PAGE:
Mesquite Bean – Gardening Tips from the Culinary View

Mesquite Bean – Gardening Tips from the Culinary View

as recommended by Michael Vidrine

Did You Know…

Mesquite (Prosopsis) is native to the Americas and is especially abundant in Texas.  The plant is a legume and is related to other bean and pea species.  Because of its many uses some indigenous tribes referred to the mesquite as the “tree of life”.  Tender immature bean pods can be eaten like other green beans.  Because of their high fructose content, mature beans can be made into jelly and even a fermented beverage.  More typically, mature pods are ground into flour. Mesquite flour is gluten free and high in protein, fiber, and several minerals. 

Types of Mesquite

There are 40 species worldwide and seven known to be growing in Texas.  The variety most prevalent in Texas and usually found locally is the Honey Mesquite – Prosopsis glandulosa.  Other varieties that may be found locally include the Velvet Mesquite (P. velutina) and the Screwbean Mesquite (P. pubescens).  There is also a thornless variety of Honey Mesquite known as “Maverik” available from nurseries.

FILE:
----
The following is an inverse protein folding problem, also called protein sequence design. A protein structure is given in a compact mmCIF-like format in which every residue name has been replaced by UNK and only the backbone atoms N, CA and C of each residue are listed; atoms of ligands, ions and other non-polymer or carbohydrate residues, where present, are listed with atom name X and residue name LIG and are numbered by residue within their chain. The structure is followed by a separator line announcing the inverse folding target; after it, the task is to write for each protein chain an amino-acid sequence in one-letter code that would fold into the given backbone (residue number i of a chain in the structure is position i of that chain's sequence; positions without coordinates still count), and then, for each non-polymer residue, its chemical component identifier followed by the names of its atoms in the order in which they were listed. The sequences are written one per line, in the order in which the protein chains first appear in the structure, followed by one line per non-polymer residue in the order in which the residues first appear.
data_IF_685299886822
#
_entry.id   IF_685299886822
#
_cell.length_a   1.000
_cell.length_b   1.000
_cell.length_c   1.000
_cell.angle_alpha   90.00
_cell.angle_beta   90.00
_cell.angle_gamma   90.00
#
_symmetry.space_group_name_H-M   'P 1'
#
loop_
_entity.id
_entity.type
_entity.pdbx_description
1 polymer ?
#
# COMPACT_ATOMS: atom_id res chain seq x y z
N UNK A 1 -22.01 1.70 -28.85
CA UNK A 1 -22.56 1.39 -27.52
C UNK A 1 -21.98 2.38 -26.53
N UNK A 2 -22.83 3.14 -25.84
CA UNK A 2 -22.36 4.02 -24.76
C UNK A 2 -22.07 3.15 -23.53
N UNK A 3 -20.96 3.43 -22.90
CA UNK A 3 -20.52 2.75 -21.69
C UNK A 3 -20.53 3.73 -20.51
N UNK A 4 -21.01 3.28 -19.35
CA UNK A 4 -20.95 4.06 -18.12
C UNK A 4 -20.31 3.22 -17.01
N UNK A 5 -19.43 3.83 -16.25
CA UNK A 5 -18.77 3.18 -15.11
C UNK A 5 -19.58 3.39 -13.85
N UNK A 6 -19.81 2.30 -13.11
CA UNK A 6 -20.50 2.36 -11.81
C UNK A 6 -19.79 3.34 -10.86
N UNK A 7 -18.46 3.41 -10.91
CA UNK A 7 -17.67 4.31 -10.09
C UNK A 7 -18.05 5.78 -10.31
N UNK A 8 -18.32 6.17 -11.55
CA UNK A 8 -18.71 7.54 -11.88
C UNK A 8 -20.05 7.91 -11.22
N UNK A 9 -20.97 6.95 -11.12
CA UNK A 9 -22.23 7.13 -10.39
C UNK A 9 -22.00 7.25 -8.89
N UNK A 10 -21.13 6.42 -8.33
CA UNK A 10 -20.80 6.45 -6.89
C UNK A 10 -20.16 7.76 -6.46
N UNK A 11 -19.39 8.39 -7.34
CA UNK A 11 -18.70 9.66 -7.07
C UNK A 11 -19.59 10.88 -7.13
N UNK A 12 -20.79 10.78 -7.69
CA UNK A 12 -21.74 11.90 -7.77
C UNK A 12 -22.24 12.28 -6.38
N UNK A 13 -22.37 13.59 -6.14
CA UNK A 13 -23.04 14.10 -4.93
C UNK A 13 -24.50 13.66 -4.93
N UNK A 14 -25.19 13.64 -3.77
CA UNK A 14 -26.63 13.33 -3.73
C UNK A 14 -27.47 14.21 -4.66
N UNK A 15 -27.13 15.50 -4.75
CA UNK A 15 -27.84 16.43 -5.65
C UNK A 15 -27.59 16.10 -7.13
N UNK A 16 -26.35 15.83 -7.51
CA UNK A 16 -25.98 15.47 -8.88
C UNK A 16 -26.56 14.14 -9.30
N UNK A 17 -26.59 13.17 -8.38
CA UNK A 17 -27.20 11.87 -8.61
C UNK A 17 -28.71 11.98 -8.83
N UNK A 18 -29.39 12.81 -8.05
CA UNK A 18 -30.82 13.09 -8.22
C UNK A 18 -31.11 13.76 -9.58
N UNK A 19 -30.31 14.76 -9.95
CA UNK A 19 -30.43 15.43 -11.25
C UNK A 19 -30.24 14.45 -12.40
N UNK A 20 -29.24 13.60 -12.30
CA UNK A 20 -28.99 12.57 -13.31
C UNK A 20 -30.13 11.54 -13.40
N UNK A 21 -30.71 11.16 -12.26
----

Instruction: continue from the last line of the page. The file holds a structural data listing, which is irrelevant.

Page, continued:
When to Plant

Mesquite seeds germinate best under quite warm conditions and so should be direct seeded in the warm months and kept moist until they sprout.  Scarifying the very hard seeds can accelerate germination.  Purchased trees can be planted at any time but are best planted when they are dormant in the fall through winter. 

Harvest and Storage

Mesquite pods for flour can be harvested from June to September.  Pods should only be taken from the tree and not the ground to avoid fungal and insect problems.  The pods from different trees can taste dramatically different therefore, taste the pods to ensure that they are sweet and not bitter.  The pods should be dry and the husks papery.  After harvesting, the pods should be further dried indoors in either a low oven or dehydrator.  The entire pod is typically ground to flour in a hammer mill.  Alternately, a spice grinder or blender can be used.  For a real workout, flour can be made in a molcajete the way indigenous peoples used to do it.  If you are short on time, mesquite flour can also be purchased online.  Store flour in a cool dry location in an airtight container. 

  Michael Vidrine Brazos Valley Gardener, Orchardist, Apiarist and Instructor
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